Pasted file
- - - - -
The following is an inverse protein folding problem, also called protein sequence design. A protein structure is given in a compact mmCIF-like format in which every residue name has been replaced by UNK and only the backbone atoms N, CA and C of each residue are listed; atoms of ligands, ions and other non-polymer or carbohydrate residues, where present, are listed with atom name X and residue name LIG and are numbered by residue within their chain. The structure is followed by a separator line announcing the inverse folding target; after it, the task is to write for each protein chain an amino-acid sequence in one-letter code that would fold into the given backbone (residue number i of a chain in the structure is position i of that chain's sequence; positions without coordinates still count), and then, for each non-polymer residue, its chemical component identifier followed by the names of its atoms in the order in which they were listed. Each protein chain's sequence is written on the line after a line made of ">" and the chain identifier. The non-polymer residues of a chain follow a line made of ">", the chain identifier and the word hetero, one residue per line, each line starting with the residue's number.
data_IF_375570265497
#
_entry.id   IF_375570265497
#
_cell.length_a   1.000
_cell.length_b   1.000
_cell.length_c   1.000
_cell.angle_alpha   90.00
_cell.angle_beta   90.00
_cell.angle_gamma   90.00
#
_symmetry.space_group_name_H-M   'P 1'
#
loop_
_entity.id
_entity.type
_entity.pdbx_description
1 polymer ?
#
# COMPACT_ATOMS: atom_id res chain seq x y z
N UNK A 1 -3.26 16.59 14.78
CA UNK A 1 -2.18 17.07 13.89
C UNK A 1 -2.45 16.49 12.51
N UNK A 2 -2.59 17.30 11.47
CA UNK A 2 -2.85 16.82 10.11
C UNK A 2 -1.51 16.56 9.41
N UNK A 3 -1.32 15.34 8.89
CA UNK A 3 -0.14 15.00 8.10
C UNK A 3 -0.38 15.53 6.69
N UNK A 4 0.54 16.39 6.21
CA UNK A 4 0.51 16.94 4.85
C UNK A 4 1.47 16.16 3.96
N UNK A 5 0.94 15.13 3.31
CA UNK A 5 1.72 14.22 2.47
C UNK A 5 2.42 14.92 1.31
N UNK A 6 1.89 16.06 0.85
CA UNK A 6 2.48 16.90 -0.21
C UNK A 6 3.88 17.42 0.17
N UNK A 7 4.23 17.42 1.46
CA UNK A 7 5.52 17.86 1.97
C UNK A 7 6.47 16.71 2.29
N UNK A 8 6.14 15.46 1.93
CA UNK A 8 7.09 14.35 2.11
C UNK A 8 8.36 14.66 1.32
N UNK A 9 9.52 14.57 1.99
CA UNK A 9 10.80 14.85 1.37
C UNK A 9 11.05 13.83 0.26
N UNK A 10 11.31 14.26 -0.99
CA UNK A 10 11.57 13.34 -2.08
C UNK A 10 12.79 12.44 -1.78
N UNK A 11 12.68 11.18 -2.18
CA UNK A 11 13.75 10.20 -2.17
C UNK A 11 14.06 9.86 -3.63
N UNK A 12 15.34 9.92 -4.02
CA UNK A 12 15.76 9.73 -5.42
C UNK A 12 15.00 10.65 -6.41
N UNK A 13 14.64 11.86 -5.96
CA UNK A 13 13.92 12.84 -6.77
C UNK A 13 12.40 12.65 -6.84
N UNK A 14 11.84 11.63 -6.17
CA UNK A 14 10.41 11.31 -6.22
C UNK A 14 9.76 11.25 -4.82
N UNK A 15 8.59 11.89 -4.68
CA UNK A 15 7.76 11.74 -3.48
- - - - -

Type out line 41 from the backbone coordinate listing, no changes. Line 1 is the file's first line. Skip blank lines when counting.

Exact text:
CA UNK A 7 5.52 17.86 1.97